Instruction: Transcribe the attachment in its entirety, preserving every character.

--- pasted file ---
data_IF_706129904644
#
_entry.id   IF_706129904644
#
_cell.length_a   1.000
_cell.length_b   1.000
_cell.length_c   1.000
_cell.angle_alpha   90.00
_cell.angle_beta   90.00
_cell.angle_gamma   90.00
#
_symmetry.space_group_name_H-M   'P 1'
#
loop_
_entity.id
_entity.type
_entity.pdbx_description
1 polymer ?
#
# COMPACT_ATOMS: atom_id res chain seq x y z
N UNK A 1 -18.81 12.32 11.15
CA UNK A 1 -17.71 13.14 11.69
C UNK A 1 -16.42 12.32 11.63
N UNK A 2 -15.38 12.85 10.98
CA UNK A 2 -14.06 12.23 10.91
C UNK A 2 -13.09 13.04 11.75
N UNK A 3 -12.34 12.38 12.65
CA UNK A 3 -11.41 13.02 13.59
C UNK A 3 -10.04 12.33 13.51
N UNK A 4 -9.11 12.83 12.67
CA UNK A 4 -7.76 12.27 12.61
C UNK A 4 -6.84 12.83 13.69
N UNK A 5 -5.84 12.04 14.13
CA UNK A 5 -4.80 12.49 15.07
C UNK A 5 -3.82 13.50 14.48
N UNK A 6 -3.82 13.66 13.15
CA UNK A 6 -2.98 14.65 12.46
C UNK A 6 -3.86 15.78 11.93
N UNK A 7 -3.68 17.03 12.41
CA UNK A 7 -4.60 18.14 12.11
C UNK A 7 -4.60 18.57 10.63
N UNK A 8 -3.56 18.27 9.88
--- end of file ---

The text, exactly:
data_IF_706129904644
#
_entry.id   IF_706129904644
#
_cell.length_a   1.000
_cell.length_b   1.000
_cell.length_c   1.000
_cell.angle_alpha   90.00
_cell.angle_beta   90.00
_cell.angle_gamma   90.00
#
_symmetry.space_group_name_H-M   'P 1'
#
loop_
_entity.id
_entity.type
_entity.pdbx_description
1 polymer ?
#
# COMPACT_ATOMS: atom_id res chain seq x y z
N UNK A 1 -18.81 12.32 11.15
CA UNK A 1 -17.71 13.14 11.69
C UNK A 1 -16.42 12.32 11.63
N UNK A 2 -15.38 12.85 10.98
CA UNK A 2 -14.06 12.23 10.91
C UNK A 2 -13.09 13.04 11.75
N UNK A 3 -12.34 12.38 12.65
CA UNK A 3 -11.41 13.02 13.59
C UNK A 3 -10.04 12.33 13.51
N UNK A 4 -9.11 12.83 12.67
CA UNK A 4 -7.76 12.27 12.61
C UNK A 4 -6.84 12.83 13.69
N UNK A 5 -5.84 12.04 14.13
CA UNK A 5 -4.80 12.49 15.07
C UNK A 5 -3.82 13.50 14.48
N UNK A 6 -3.82 13.66 13.15
CA UNK A 6 -2.98 14.65 12.46
C UNK A 6 -3.86 15.78 11.93
N UNK A 7 -3.68 17.03 12.41
CA UNK A 7 -4.60 18.14 12.11
C UNK A 7 -4.60 18.57 10.63
N UNK A 8 -3.56 18.27 9.88